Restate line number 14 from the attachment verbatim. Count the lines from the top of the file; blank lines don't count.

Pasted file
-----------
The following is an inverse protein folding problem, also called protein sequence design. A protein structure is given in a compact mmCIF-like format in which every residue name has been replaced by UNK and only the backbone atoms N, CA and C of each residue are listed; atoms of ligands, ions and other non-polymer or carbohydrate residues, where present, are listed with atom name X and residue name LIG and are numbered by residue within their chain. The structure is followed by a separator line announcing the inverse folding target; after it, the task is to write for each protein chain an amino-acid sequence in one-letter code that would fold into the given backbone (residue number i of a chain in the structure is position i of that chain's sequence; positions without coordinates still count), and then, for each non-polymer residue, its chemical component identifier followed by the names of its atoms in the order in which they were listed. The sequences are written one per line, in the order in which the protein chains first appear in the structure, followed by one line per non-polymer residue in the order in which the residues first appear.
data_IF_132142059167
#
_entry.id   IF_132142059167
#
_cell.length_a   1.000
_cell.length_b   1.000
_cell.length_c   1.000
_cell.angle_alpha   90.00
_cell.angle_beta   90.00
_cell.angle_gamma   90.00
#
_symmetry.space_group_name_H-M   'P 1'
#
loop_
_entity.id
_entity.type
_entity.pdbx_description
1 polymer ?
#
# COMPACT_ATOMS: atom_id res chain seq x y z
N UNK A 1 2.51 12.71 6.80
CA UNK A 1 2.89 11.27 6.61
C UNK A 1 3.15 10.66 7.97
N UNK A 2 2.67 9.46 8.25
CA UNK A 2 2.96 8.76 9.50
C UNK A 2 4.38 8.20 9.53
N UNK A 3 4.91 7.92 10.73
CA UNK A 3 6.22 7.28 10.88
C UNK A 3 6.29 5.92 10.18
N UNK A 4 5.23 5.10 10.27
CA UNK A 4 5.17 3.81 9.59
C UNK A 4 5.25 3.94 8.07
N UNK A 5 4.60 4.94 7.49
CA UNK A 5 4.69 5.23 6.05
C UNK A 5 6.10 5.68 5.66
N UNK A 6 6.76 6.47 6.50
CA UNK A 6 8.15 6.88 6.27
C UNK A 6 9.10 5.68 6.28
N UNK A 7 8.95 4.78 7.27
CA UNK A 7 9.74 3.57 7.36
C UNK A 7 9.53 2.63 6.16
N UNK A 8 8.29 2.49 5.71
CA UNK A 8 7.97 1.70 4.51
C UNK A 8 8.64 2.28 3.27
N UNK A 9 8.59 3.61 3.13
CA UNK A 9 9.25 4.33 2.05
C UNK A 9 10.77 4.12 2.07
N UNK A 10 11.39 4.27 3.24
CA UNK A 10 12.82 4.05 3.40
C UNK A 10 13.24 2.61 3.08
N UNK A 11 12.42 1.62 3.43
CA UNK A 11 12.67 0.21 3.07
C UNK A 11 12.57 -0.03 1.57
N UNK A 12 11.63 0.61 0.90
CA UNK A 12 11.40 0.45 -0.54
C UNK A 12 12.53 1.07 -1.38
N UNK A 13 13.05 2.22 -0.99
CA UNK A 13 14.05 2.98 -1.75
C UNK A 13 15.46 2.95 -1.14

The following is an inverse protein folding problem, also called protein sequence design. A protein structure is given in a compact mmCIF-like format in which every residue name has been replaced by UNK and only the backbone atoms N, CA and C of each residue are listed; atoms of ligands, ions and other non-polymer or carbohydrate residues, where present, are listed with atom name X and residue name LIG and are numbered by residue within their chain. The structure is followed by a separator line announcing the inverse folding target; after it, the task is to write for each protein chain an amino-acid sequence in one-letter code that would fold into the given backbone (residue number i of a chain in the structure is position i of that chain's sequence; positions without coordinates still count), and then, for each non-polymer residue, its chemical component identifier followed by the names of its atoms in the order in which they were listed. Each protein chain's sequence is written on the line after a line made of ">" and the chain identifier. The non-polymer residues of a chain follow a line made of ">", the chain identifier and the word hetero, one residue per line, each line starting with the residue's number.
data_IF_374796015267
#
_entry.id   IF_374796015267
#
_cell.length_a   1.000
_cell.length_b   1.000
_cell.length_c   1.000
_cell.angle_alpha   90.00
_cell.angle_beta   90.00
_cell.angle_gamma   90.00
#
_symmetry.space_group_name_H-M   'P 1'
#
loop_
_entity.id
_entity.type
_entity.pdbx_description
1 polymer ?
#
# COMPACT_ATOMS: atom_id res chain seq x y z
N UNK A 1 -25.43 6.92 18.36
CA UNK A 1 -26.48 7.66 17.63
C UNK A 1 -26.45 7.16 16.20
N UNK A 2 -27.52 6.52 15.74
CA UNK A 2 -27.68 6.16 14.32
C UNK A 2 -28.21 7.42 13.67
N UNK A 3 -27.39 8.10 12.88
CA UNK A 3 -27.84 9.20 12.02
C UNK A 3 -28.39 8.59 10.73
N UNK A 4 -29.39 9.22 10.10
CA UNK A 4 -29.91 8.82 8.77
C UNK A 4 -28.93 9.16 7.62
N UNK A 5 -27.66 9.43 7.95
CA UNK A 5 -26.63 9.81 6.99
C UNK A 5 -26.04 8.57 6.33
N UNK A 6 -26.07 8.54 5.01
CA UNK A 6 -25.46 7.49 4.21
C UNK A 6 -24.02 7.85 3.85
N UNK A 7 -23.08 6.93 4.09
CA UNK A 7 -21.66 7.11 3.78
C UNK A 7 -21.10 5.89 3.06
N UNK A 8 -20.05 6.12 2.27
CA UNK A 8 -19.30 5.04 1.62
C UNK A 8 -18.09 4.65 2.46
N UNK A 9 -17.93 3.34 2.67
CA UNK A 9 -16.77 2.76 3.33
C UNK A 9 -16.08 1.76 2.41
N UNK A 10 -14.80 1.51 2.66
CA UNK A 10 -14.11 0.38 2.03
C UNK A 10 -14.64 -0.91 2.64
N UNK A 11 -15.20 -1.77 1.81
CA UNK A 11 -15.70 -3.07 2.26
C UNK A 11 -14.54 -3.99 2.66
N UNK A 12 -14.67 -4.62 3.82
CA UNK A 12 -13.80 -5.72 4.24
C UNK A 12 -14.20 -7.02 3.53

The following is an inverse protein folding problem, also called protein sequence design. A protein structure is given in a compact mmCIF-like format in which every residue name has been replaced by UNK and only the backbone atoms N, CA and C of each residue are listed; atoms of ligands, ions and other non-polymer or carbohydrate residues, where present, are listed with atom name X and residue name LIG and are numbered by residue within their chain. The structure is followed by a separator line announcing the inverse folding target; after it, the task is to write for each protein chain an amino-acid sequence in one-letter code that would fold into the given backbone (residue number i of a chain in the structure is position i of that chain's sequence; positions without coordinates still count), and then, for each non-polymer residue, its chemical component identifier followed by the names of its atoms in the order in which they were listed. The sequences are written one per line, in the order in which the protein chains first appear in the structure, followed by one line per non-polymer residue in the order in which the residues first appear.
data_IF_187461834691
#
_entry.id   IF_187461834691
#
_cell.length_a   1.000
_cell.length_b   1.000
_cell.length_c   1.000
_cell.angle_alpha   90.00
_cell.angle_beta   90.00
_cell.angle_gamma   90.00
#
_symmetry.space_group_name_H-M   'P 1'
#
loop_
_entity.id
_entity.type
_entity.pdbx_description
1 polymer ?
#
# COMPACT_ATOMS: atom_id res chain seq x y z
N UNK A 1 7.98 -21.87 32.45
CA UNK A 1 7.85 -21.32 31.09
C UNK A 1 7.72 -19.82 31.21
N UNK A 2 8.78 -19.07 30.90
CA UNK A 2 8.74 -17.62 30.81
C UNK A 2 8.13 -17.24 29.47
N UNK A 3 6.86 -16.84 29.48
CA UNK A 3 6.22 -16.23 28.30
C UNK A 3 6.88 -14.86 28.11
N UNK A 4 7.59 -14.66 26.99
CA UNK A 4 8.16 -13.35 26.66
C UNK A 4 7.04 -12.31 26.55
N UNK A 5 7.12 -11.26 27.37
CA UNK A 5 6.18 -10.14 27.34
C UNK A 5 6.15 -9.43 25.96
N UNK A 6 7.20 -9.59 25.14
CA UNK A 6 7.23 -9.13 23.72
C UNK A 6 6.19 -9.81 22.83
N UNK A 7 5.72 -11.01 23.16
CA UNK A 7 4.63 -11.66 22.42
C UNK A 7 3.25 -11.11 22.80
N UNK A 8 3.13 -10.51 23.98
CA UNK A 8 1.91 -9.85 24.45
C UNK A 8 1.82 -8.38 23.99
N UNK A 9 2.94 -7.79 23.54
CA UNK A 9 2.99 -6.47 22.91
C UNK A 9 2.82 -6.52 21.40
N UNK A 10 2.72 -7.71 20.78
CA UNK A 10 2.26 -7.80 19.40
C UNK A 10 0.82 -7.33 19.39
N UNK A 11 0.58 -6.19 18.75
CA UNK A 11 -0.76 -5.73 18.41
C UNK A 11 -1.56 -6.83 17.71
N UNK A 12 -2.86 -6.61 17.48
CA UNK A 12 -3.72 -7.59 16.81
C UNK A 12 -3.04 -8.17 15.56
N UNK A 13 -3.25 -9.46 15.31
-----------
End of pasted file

#